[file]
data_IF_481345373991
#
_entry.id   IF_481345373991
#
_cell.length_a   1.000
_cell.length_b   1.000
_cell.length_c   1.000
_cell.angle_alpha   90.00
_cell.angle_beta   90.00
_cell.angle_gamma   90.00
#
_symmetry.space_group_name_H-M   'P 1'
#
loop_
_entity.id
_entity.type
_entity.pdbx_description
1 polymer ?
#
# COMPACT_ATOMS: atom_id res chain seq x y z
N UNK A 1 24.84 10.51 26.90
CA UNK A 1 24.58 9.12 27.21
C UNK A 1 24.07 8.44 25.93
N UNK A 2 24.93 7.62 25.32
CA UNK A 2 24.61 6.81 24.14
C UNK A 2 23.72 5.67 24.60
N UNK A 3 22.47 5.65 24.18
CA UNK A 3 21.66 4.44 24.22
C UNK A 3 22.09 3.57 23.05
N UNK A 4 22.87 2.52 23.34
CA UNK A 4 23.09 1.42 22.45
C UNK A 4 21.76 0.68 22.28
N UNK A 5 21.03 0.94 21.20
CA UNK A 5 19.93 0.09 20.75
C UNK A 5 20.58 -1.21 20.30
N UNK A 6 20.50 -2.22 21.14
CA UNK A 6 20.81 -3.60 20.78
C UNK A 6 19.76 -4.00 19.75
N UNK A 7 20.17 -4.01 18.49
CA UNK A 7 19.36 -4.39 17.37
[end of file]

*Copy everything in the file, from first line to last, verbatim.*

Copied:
data_IF_481345373991
#
_entry.id   IF_481345373991
#
_cell.length_a   1.000
_cell.length_b   1.000
_cell.length_c   1.000
_cell.angle_alpha   90.00
_cell.angle_beta   90.00
_cell.angle_gamma   90.00
#
_symmetry.space_group_name_H-M   'P 1'
#
loop_
_entity.id
_entity.type
_entity.pdbx_description
1 polymer ?
#
# COMPACT_ATOMS: atom_id res chain seq x y z
N UNK A 1 24.84 10.51 26.90
CA UNK A 1 24.58 9.12 27.21
C UNK A 1 24.07 8.44 25.93
N UNK A 2 24.93 7.62 25.32
CA UNK A 2 24.61 6.81 24.14
C UNK A 2 23.72 5.67 24.60
N UNK A 3 22.47 5.65 24.18
CA UNK A 3 21.66 4.44 24.22
C UNK A 3 22.09 3.57 23.05
N UNK A 4 22.87 2.52 23.34
CA UNK A 4 23.09 1.42 22.45
C UNK A 4 21.76 0.68 22.28
N UNK A 5 21.03 0.94 21.20
CA UNK A 5 19.93 0.09 20.75
C UNK A 5 20.58 -1.21 20.30
N UNK A 6 20.50 -2.22 21.14
CA UNK A 6 20.81 -3.60 20.78
C UNK A 6 19.76 -4.00 19.75
N UNK A 7 20.17 -4.01 18.49
CA UNK A 7 19.36 -4.39 17.37